Eye disorders

  

Intolerance to contact lenses, Steepening of corneal curvature

 

Cardiac disorders

   

Myocardial infarction

Vascular disorders

 

Hypertension, Peripheral vascular disease, Varicose vein, Venous thromboembolism

 

Stroke

Gastrointestinal disorders

Nausea, Abdominal pain, Flatulence

Dyspepsia

 

Vomiting

Hepatobiliary disorders

 

Gall bladder disease

Alterations in liver function, sometimes with Asthenia or Malaise, Jaundice and Abdominal pain

 

Skin and subcutaneous tissue disorders

 

Allergic skin reactions, Rash, Urticaria, Pruritus

 

Chloasma or melasma, which may persist when drug is discontinued, Erythema multiforme, Erythema nodosum, Vascular purpura, Angioedema

Musculoskeletal and connective tissue disorders

Leg cramps

Back pain

  

Reproductive system and breast disorders

Breast pain/tenderness, Metrorrhagia and postmenopausal spotting, Pelvic pain

Change in cervical erosion, Change in cervical secretion, Dysmenorrhoea, Menorrhagia

Breast enlargement, Premenstrual-like symptoms

 

Congenital and familial/genetic disorders

   

Aggravation of porphyria

General disorders and administration site reactions

Asthenia

Peripheral oedema

  

Investigations

Increase/decrease in weight

   

Other adverse reactions have been reported in association with oestrogen/progestagen treatment:

• Probable dementia over the age of 65(see section 4.4).

Breast Cancer risk

• An up to 2-fold increased risk of having breast cancer diagnosed is reported in women taking combined oestrogen-progestagen therapy for more than 5 years.

• Any increased risk in users of oestrogen-only therapy is substantially lower than that seen in users of oestrogen-progestagen combinations.

• The level of risk is dependent on the duration of use (see section 4.4).

• Results of the largest randomised placebo-controlled trial (WHI-study) and largest epidemiological study (MWS) are presented.

Million Women study– Estimated additional risk of breast cancer after 5 years' use

Age range (years)

Additional cases per 1000 never-users of HRT over a year period*1

Risk ratio & 95%CI#

Additional cases per 1000 HRT users over 5 years (95%CI)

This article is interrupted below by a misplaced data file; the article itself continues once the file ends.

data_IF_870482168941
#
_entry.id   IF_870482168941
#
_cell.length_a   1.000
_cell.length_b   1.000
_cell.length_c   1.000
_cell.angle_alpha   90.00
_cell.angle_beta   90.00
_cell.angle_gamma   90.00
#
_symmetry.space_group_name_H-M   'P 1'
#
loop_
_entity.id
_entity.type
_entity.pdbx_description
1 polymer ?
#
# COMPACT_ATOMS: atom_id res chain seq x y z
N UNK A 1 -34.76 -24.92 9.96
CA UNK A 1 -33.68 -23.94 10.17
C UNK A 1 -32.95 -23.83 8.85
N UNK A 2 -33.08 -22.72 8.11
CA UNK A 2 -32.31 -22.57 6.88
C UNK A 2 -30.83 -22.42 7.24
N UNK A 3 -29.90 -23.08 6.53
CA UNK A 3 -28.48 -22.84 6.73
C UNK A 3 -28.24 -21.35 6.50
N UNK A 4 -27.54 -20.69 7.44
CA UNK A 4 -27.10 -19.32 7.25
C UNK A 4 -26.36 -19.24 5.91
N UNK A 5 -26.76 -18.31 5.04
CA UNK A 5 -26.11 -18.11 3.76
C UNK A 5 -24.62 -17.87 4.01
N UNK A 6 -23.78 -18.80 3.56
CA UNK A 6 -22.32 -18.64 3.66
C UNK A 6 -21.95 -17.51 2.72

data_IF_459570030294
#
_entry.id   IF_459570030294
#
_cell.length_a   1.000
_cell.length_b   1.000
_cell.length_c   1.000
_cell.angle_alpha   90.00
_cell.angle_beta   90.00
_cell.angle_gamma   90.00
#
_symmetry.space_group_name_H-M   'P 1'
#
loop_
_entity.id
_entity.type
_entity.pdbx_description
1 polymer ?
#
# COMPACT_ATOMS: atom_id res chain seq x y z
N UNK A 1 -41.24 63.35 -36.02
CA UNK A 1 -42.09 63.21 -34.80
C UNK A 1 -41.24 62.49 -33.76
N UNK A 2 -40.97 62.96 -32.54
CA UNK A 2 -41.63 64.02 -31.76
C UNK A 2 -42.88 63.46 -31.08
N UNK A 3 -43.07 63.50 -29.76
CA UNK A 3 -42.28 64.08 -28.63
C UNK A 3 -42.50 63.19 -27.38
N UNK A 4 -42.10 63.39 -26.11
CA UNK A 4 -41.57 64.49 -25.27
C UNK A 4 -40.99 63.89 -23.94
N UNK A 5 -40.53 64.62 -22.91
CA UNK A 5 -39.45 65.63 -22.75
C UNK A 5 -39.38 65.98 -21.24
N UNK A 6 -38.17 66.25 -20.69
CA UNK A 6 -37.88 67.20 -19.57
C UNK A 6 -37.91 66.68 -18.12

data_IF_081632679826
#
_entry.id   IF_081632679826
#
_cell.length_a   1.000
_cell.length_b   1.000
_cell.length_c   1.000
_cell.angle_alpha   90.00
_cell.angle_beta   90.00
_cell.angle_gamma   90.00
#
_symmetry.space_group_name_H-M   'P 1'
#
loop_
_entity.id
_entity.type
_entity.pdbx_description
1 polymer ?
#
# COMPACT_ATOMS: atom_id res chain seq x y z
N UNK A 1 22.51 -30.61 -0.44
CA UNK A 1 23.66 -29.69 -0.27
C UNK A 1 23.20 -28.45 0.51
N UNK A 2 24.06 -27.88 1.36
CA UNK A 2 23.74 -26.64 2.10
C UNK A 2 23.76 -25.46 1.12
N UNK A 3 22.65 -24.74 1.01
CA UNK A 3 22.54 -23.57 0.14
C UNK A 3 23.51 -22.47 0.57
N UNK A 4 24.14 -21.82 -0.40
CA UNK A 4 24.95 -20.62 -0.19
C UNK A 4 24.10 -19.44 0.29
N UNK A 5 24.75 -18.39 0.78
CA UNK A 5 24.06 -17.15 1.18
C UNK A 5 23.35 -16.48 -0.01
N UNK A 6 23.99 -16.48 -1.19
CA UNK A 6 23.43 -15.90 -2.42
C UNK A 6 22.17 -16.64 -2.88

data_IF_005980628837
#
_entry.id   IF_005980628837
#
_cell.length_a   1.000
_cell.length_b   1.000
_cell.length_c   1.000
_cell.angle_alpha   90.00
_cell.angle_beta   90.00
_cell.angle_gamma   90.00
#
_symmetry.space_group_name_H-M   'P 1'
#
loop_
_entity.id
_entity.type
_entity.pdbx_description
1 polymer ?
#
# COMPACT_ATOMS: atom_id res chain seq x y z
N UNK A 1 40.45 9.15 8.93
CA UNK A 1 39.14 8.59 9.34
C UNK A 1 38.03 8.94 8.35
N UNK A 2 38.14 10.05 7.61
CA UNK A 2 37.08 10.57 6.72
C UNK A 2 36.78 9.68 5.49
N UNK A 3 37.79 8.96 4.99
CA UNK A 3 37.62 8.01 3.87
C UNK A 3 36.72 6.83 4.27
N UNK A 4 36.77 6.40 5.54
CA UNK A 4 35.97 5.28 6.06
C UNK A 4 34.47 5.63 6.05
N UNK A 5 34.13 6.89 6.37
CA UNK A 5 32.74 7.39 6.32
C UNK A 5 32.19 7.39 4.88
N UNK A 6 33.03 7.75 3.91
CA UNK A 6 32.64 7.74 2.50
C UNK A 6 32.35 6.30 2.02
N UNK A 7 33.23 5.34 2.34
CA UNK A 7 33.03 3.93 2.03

Oestrogen only HRT

50-65

9-12

1.2

1-2 (0-3)

Combined oestrogen-progestagen

50-65

9-12

1.7

6 (5-7)

#Overall risk ratio. The risk ratio is not constant but will increase with increasing duration on use

Note: Since the background incidence of breast cancer differs by EU country, the number of additional cases of breast cancer will also change proportionately.

1 Taken from baseline incidence rates in developed countries

US WHI studies - additional risk of breast cancer after 5 years' use

Age range (years)

Incidence per 1000 women in placebo arm over 5 years

Risk ratio & 95%CI

Additional cases per 1000 HRT users over 5 years (95%CI)

CEE oestrogen-only

50-79

21

0.8 (0.7 – 1.0)

-4 (-6 – 0)*2

CEE+MPA oestrogen & progestagen‡

50-79

14

1.2 (1.0 – 1.5)

+4 (0 – 9)

2 WHI study in women with no uterus, which did not show an increase in risk of breast cancer

‡When the analysis was restricted to women who had not used HRT prior to the study there was no increased risk apparent during the first 5 years of treatment: after 5 years the risk was higher than in non-users.

Endometrial cancer

Postmenopausal women with a uterus

The endometrial cancer risk is about 5 in every 1000 women with a uterus not using HRT.

In women with an uterus, use of oestrogen-only HRT is not recommended because it increases the risk of endometrial cancer (see section 4.4). Depending on the duration of oestrogen-only use and oestrogen dose, the increase in risk of endometrial cancer in epidemiology studies varied from between 5 and 55 extra cases diagnosed in every 1000 between the ages of 50 and 65.

Adding a progestagen to oestrogen-only therapy for at least 12 days per cycle can prevent this increased risk. In the Million Women Study the use of five years of combined (sequential or continuous) HRT did not increase risk of endometrial cancer (R.R of 1 .0 (0.8-1.2)).

Ovarian cancer

Long-term use of oestrogen-only and combined oestrogen-progestagen HRT has been associated with a slightly increased risk of ovarian cancer. In the Million Women Study 5 years of HRT resulted in 1 extra case per 2500 users.

Risk of venous thromboembolism

HRT is associated with a 1.3-3-fold increased relative risk of developing venous thromboembolism (VTE), i.e. deep vein thrombosis or pulmonary embolism. The occurrence of such an event is more likely in the first year of using HT (see section 4.4.). Results of the WHI studies are presented:

WHI Studies - Additional risk of VTE over 5 years' use

Age range (years)

Incidence per 1000 women in placebo arm over 5 years

Risk ratio and 95%CI

Additional cases per 1000 HRT users

Oral oestrogen-only*3

50-59

7

1.2 (0.6-2.4)

1 (-3 – 10)

Oral combined oestrogen-progestagen

50-59

4

2.3 (1.2 – 4.3)

5 (1 - 13)

3 Study in women with no uterus

Risk of coronary artery disease

• The risk of coronary artery disease is slightly increased in users of combined oestrogenprogestagen HRT over the age of 60 (see section 4.4).

Risk of ischaemic stroke

• The use of oestrogen-only and oestrogen + progestagen therapy is associated with an up to 1.5 fold increased relative risk of ischaemic stroke. The risk of haemorrhagic stroke is not increased during use of HRT.

• This relative risk is not dependent on age or on duration of use, but as the baseline risk is strongly age-dependent, the overall risk of stroke in women who use HRT will increase with age, see section 4.4.